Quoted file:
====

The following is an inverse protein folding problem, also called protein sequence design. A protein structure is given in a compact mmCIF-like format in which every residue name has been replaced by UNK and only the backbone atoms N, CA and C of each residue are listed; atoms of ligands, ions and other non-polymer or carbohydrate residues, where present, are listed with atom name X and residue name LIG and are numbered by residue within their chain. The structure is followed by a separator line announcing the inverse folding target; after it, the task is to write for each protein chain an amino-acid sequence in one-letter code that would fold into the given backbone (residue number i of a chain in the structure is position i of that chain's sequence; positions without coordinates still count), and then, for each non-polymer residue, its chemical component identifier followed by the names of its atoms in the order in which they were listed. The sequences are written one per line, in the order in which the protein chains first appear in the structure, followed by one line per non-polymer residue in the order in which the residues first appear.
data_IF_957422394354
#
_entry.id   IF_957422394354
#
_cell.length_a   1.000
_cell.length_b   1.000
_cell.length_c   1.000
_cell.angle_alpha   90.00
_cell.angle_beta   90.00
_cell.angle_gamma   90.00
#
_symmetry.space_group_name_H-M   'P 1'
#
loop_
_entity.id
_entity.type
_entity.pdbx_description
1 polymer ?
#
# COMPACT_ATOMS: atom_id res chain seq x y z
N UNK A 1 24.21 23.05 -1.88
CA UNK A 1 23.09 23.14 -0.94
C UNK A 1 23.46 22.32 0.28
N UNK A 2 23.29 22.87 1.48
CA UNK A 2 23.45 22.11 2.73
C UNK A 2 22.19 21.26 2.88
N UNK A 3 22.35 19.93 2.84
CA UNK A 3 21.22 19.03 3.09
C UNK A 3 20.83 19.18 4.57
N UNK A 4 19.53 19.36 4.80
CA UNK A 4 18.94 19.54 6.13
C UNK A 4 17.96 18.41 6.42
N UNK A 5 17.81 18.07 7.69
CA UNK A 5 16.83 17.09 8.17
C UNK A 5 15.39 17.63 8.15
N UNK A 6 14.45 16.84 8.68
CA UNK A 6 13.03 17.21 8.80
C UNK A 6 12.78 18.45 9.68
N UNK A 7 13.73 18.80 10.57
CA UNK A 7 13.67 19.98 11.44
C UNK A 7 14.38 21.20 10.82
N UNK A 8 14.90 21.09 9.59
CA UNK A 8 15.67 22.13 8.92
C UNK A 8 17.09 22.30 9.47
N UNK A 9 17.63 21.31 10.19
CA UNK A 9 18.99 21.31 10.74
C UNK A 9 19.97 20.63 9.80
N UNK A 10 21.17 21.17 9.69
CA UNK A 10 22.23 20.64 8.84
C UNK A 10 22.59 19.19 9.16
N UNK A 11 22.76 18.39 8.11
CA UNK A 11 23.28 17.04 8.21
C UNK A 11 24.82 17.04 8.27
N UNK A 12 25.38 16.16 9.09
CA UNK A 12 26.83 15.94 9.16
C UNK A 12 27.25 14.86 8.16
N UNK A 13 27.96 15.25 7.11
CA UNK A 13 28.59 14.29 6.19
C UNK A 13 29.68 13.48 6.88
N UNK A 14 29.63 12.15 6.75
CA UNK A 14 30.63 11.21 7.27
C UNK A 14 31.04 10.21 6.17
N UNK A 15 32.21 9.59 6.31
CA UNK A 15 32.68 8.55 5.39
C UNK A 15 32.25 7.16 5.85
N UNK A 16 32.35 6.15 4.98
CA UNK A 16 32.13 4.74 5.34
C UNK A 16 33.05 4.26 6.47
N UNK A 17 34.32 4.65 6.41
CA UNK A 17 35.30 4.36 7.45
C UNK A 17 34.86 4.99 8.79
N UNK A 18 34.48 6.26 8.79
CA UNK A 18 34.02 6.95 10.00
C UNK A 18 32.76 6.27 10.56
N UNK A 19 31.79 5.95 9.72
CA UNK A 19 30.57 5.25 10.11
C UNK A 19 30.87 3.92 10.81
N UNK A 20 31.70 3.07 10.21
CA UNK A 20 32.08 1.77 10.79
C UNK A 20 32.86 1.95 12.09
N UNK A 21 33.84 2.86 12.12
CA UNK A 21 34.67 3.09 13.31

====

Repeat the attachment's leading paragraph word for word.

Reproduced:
The following is an inverse protein folding problem, also called protein sequence design. A protein structure is given in a compact mmCIF-like format in which every residue name has been replaced by UNK and only the backbone atoms N, CA and C of each residue are listed; atoms of ligands, ions and other non-polymer or carbohydrate residues, where present, are listed with atom name X and residue name LIG and are numbered by residue within their chain. The structure is followed by a separator line announcing the inverse folding target; after it, the task is to write for each protein chain an amino-acid sequence in one-letter code that would fold into the given backbone (residue number i of a chain in the structure is position i of that chain's sequence; positions without coordinates still count), and then, for each non-polymer residue, its chemical component identifier followed by the names of its atoms in the order in which they were listed. The sequences are written one per line, in the order in which the protein chains first appear in the structure, followed by one line per non-polymer residue in the order in which the residues first appear.